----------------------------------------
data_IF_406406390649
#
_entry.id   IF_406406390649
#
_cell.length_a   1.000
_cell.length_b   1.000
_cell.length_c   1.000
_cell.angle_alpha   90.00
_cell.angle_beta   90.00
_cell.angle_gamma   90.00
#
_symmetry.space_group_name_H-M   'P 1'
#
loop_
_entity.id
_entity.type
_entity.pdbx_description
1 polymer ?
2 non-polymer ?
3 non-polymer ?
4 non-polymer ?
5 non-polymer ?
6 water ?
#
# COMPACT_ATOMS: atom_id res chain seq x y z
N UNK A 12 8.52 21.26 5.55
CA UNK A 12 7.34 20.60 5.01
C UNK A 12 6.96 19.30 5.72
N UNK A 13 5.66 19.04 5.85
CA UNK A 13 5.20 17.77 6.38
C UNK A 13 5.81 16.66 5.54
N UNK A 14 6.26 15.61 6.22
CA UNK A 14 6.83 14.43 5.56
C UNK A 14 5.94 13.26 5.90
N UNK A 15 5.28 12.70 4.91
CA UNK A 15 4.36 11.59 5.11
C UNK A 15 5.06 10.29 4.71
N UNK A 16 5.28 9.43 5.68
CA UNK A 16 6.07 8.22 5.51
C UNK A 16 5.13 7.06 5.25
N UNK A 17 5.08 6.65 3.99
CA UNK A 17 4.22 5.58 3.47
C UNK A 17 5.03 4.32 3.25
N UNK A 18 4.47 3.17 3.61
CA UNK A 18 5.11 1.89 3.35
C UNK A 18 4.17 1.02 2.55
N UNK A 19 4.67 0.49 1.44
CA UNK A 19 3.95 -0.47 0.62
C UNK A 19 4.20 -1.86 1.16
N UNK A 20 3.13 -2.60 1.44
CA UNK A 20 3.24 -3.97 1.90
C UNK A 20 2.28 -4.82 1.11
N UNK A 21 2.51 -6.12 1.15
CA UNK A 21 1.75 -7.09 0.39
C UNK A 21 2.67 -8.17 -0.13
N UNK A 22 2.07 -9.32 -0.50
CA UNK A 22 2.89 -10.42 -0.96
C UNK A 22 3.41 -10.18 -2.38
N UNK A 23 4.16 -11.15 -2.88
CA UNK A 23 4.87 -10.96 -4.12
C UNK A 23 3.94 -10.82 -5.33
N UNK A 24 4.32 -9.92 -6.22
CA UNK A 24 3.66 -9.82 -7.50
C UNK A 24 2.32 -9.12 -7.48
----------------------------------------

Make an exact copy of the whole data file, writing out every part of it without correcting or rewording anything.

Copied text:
data_IF_406406390649
#
_entry.id   IF_406406390649
#
_cell.length_a   1.000
_cell.length_b   1.000
_cell.length_c   1.000
_cell.angle_alpha   90.00
_cell.angle_beta   90.00
_cell.angle_gamma   90.00
#
_symmetry.space_group_name_H-M   'P 1'
#
loop_
_entity.id
_entity.type
_entity.pdbx_description
1 polymer ?
2 non-polymer ?
3 non-polymer ?
4 non-polymer ?
5 non-polymer ?
6 water ?
#
# COMPACT_ATOMS: atom_id res chain seq x y z
N UNK A 12 8.52 21.26 5.55
CA UNK A 12 7.34 20.60 5.01
C UNK A 12 6.96 19.30 5.72
N UNK A 13 5.66 19.04 5.85
CA UNK A 13 5.20 17.77 6.38
C UNK A 13 5.81 16.66 5.54
N UNK A 14 6.26 15.61 6.22
CA UNK A 14 6.83 14.43 5.56
C UNK A 14 5.94 13.26 5.90
N UNK A 15 5.28 12.70 4.91
CA UNK A 15 4.36 11.59 5.11
C UNK A 15 5.06 10.29 4.71
N UNK A 16 5.28 9.43 5.68
CA UNK A 16 6.07 8.22 5.51
C UNK A 16 5.13 7.06 5.25
N UNK A 17 5.08 6.65 3.99
CA UNK A 17 4.22 5.58 3.47
C UNK A 17 5.03 4.32 3.25
N UNK A 18 4.47 3.17 3.61
CA UNK A 18 5.11 1.89 3.35
C UNK A 18 4.17 1.02 2.55
N UNK A 19 4.67 0.49 1.44
CA UNK A 19 3.95 -0.47 0.62
C UNK A 19 4.20 -1.86 1.16
N UNK A 20 3.13 -2.60 1.44
CA UNK A 20 3.24 -3.97 1.90
C UNK A 20 2.28 -4.82 1.11
N UNK A 21 2.51 -6.12 1.15
CA UNK A 21 1.75 -7.09 0.39
C UNK A 21 2.67 -8.17 -0.13
N UNK A 22 2.07 -9.32 -0.50
CA UNK A 22 2.89 -10.42 -0.96
C UNK A 22 3.41 -10.18 -2.38
N UNK A 23 4.16 -11.15 -2.88
CA UNK A 23 4.87 -10.96 -4.12
C UNK A 23 3.94 -10.82 -5.33
N UNK A 24 4.32 -9.92 -6.22
CA UNK A 24 3.66 -9.82 -7.50
C UNK A 24 2.32 -9.12 -7.48